Cargill Inc. will increase its reach in bio-alternatives to oil-based plastics with the purchase of the Blooming Prairie-based business unit of the French chemical company Arkema SA.
Cargill, based in Minnetonka, will spend about $38.8 million on Arkema's epoxides business, which turns soybean oil into a plasticizer that's used in a variety of household goods.
For Cargill, the deal is the latest addition to its three-year-old bioindustrial business segment, which looks for ways to use plant oils to replace fossil fuels.
"Industrial customers are increasingly searching for solutions made without petrochemicals, especially in consumer applications where potential concerns around toxicity and sustainability continue to grow," Kurtis Miller, managing director in Cargill's bioindustrial unit, said in a statement Monday.
In June, for instance, Cargill entered into a joint venture with a German company to use corn as a substitute in a polymer that goes into products as varied as paper cups and athletic wear. And in August, Cargill said it would join with Thailand's PTT Global Chemical to build a biopolymer factory in Thailand for around $600 million.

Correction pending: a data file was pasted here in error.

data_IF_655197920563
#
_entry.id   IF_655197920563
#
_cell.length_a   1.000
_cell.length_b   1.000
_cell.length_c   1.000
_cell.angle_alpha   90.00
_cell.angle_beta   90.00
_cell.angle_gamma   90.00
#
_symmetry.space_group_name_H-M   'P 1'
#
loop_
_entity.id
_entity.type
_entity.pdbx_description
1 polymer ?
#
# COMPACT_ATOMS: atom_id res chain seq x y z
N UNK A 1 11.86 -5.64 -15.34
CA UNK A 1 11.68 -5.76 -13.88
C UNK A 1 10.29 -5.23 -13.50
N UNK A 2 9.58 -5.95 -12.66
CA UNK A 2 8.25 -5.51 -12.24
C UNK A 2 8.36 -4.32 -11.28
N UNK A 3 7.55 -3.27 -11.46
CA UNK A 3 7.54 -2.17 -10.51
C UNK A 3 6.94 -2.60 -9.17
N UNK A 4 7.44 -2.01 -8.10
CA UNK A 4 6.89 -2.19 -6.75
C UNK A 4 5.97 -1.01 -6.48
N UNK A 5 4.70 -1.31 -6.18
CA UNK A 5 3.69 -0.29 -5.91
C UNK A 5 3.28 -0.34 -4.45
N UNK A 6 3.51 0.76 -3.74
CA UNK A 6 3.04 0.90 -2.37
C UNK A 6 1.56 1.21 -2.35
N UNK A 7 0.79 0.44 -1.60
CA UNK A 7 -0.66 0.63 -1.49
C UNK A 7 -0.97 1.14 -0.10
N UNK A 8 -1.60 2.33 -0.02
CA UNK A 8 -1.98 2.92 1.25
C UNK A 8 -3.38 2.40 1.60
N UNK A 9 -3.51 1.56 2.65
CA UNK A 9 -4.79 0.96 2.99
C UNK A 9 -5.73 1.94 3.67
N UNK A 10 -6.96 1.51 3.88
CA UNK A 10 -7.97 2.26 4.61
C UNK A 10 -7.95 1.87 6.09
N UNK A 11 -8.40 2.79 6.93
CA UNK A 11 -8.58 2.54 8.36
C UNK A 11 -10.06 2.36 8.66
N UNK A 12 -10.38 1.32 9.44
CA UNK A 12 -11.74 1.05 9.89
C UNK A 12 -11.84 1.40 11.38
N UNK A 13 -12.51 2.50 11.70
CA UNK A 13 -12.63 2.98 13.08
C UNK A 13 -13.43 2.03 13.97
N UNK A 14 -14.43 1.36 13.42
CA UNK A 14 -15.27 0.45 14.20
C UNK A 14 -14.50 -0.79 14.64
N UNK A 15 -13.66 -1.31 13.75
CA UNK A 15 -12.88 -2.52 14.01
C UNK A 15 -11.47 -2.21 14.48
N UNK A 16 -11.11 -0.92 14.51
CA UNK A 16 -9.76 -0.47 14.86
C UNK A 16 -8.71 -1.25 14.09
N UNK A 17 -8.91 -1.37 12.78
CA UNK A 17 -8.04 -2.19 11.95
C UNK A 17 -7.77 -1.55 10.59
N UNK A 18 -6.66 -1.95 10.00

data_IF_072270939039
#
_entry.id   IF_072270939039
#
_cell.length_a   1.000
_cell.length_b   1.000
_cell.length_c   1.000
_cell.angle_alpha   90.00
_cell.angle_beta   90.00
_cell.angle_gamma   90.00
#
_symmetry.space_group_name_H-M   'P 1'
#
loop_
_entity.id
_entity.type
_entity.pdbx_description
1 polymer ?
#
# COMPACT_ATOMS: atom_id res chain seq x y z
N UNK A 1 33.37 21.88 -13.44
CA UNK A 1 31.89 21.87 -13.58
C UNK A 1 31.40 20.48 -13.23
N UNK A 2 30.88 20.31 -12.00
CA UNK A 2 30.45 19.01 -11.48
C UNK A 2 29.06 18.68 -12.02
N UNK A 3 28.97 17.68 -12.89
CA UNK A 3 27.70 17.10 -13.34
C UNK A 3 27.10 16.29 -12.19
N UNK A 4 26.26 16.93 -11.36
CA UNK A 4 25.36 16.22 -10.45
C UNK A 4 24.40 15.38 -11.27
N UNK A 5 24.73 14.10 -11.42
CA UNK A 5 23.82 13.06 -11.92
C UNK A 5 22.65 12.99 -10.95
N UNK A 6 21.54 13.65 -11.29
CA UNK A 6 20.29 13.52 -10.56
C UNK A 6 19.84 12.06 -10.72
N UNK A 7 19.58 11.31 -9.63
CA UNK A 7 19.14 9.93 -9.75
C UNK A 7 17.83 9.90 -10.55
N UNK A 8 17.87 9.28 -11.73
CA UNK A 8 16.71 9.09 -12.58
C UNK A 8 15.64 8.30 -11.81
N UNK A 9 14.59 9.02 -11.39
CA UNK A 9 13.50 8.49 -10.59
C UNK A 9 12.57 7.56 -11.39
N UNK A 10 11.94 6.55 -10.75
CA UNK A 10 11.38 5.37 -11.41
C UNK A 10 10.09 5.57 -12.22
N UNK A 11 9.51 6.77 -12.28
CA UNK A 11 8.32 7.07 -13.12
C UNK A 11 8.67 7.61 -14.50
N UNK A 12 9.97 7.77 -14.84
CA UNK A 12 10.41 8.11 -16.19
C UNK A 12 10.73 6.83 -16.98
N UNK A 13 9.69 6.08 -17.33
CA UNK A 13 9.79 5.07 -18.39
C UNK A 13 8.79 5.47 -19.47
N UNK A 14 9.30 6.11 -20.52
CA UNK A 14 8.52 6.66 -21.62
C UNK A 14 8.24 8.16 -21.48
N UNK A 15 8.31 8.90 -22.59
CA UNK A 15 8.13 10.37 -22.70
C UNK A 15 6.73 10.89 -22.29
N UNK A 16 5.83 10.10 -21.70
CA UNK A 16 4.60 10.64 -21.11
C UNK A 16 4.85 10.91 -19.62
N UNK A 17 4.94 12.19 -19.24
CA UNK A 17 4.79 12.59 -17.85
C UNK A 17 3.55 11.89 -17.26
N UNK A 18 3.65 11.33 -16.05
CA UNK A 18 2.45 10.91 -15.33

Cargill said it will retain the 45 workers at the Arkema plant in Blooming Prairie, which is about 75 miles south of the Twin Cities.
Workers at the plant combine soybean oil and other vegetable oils with hydrogen peroxide, creating a specialty oil known as an epoxide. From that, Cargill will then make bio-based plasticizers and polyols that can be used in products ranging from the liner of shower curtains to foam in furniture.
Already a leading purchaser and processor of soybeans, Cargill executives said that, with the Arkema business, the company gains more control of the production chain for bio-alternatives. They expect Cargill to eventually offer a broader range of bio-alternative products to customers, chiefly in the plastics, automotive, medical, furniture and flooring industries.
"Adding this capability will allow us to innovate across the polyol value chain, transforming our vegetable oil into highly functional compounds that bring benefits like flexibility, durability and heat stability to a wide range of industrial products," Miller said.
The deal is one of several recently by Arkema to reposition itself on core businesses in adhesives and acrylics. The companies said they expect to close the deal by the end of the year.